Well Done, To You (And Me)

If you’re reading this, that means that I’ve done my job successfully. You’ve navigated through the PG website (or perhaps clicked on a link directly to this Insight) and are engaging with wonderful PG content. Kudos! Perhaps you’ve noticed that this website is a little different to most. When I first chatted with Beth and Grace from Profile Gallery, they expressed that they wanted something unique… a website that challenges UX (User Xperience) conventions and rewards exploration and play.

Sometimes, I work on web design and development projects as a freelancer. My website lives at www.artnotart.co.uk and the brand that I’m developing is called (no prizes for guessing) Art Not Art. The name Art Not Art playfully references the perceived boundary between Art and Not Art. If there’s Art, and not everything qualifies as Art, then what is Not Art? It’s difficult to tell. This notion underpins the PG website.

If you’re viewing the site on a desktop computer, you’ll have noticed that on the homepage you’re greeted by being thrust into the Art yourself. The hope is that you’ll go, “That’s cool”, and then reflect on how the site relies on you to play a contributing role (starring role, even) in the Art. There is no Not Art here - that includes you.

The PG website aims itself towards being a 360° art experience. Rather than logging onto ProfileGallery.net and thinking, “I’m going to look at the Art now”, the user is interacting with Art from the get-go. The boundary separating Art and Information has collapsed. As in physical galleries, where the physical space is arranged to constitute part of the exhibition, the digital space in Profile Gallery has been purposefully arranged to do the same. Art is built into the foundations.

How We Made This Website

We had a lot of ideas at the start of this project. We were set on creating something brutalist in style (check out more brutalist websites here). That means that we wanted to throw token UX rules in the trash and do something fun. Initially, I proposed a Mac OS theme and received a positive response from Beth and Grace. Then, Beth said, “Can we make everything 3D?” and I enquired, “What do you mean?” and she repeated, “Can we make everything 3D?”.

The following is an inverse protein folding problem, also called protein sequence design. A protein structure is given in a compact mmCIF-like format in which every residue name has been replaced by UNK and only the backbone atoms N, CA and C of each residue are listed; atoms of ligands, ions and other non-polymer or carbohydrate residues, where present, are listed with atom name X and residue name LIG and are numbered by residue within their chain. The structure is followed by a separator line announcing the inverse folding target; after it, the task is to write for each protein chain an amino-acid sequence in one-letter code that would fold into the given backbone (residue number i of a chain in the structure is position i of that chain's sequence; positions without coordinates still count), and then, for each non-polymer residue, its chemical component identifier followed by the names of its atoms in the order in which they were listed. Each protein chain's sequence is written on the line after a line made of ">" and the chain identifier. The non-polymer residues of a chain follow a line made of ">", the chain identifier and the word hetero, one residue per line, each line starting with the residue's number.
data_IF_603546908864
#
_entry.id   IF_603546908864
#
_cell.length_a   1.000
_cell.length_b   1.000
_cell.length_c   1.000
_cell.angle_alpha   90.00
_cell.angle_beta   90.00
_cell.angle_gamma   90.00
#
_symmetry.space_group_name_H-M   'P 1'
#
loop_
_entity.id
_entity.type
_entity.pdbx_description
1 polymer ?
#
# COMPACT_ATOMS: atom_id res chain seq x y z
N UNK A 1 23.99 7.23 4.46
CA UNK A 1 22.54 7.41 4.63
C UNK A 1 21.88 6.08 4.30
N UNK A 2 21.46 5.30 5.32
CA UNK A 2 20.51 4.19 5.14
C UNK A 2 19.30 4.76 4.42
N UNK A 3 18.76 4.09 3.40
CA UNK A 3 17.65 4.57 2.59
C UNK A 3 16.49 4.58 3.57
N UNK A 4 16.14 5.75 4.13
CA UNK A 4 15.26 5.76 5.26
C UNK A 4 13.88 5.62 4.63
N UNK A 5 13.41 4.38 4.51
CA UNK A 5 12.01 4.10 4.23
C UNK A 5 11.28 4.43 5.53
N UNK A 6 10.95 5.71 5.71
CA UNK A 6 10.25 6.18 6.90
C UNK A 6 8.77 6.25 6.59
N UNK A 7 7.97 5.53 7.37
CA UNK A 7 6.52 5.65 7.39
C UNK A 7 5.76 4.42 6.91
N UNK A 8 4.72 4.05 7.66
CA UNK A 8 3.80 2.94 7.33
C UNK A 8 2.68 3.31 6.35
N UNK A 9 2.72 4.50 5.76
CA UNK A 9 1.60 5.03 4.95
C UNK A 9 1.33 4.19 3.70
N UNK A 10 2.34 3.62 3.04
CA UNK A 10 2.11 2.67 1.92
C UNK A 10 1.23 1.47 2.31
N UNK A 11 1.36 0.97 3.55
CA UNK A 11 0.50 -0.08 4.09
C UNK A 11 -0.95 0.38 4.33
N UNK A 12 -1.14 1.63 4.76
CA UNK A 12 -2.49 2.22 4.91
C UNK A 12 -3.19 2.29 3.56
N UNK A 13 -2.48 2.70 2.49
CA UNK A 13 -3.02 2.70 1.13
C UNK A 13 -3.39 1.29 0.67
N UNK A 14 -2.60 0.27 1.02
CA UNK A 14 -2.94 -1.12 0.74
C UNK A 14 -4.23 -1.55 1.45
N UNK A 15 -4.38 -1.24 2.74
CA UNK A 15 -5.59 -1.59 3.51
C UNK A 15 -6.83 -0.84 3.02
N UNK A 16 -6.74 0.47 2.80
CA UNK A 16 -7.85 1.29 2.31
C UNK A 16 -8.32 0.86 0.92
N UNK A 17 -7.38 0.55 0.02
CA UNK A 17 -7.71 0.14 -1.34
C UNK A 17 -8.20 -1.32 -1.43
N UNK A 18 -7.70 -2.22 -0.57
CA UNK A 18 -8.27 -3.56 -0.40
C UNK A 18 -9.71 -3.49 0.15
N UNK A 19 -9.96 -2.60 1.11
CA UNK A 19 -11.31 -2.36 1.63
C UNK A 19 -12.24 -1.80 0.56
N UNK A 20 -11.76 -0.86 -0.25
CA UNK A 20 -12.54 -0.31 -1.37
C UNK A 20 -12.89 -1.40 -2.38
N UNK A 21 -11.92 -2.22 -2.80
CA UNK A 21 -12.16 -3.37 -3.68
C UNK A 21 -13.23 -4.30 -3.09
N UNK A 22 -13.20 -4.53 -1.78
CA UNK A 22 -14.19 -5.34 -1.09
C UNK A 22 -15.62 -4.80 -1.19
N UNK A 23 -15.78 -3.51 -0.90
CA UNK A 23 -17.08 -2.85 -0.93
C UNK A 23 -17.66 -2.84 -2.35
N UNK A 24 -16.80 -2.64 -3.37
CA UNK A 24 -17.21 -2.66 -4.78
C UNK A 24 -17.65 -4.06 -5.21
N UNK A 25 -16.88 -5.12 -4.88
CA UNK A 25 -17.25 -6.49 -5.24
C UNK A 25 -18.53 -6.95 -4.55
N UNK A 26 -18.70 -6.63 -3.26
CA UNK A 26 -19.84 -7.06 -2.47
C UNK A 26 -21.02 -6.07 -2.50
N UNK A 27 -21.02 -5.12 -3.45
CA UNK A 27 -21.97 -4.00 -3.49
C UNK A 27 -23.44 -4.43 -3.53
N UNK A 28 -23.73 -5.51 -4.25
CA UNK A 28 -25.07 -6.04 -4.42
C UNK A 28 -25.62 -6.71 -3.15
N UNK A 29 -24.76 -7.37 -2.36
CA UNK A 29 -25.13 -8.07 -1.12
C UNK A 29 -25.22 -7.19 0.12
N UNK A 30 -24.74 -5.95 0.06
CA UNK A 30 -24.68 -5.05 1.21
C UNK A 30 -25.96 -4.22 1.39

I spent a couple of weeks trying to establish how we could make everything 3D. Beth sent over a sketch of a 3D module. After initially thinking, “Nope”… I had a different thought. That thought was, “Yup”. I spent two days building 3D modules (v0.01) and started turning this dream into reality. After sharing a prototype homepage with Beth and Grace, I got the go ahead to build the rest of the site. From there, everything was straightforward, easy, and I encountered zero problems whatsoever. I’m lying. Building this website as a one-man designer and developer was difficult - I mean - look at how many things are flying around.

If you have any technical questions about how I built the website, please drop me a line. I’m not intending to alienate my charming art audience with tales of broken Javascript. (I will happily discuss anything with you over email though!)

How To Break The Rules, Without Ruining Everything

Sometimes, the rules must be broken. Most of the time, I’m a cautious rule-breaker. Rules exist for a reason; to keep everybody safe from themselves. To keep me safe from myself. But for Profile Gallery, well… let me tell ya… I laid siege to the rulebook. I took the User Xperience manual and delivered it a swift rap on the nose. Only kidding. I did something else.

Websites don’t tend to look like this, sure. The navigation system [bar-at-the-bottom-of-website] is unusual. But it references a navigation system found in a different setting. One that people are already familiar with. So I’ve broken the web design rules… by adhering to a different set of rules that people already understand. Likewise, most websites aren’t contained with in floating, pseudo-3D modules. But the modules arguably mimic tablet devices. So users understand that they can scroll through them as if on a tablet.

Here are five rough tips for breaking the rules…

  1. Adapt things that already exist for a new context (don't break the rules, change the rules)
  2. An innovative approach to the small stuff can have a big impact
  3. Use oblique strategies
  4. Start with a radical idea and work backwards
  5. Listen to everybody’s feedback

Signing Off

That’s all from me. I want to say thanks to Profile Gallery for trusting me with their baby. I've had an enormous amount of fun making this website and it was a joy working with the team. If you, dear reader, feel like we might be the perfect fit to work on a project together, drop me a line at www.artnotart.co.uk or aidan@artnotart.co.uk. Other than that, enjoy Profile Gallery and keep being you. God bless!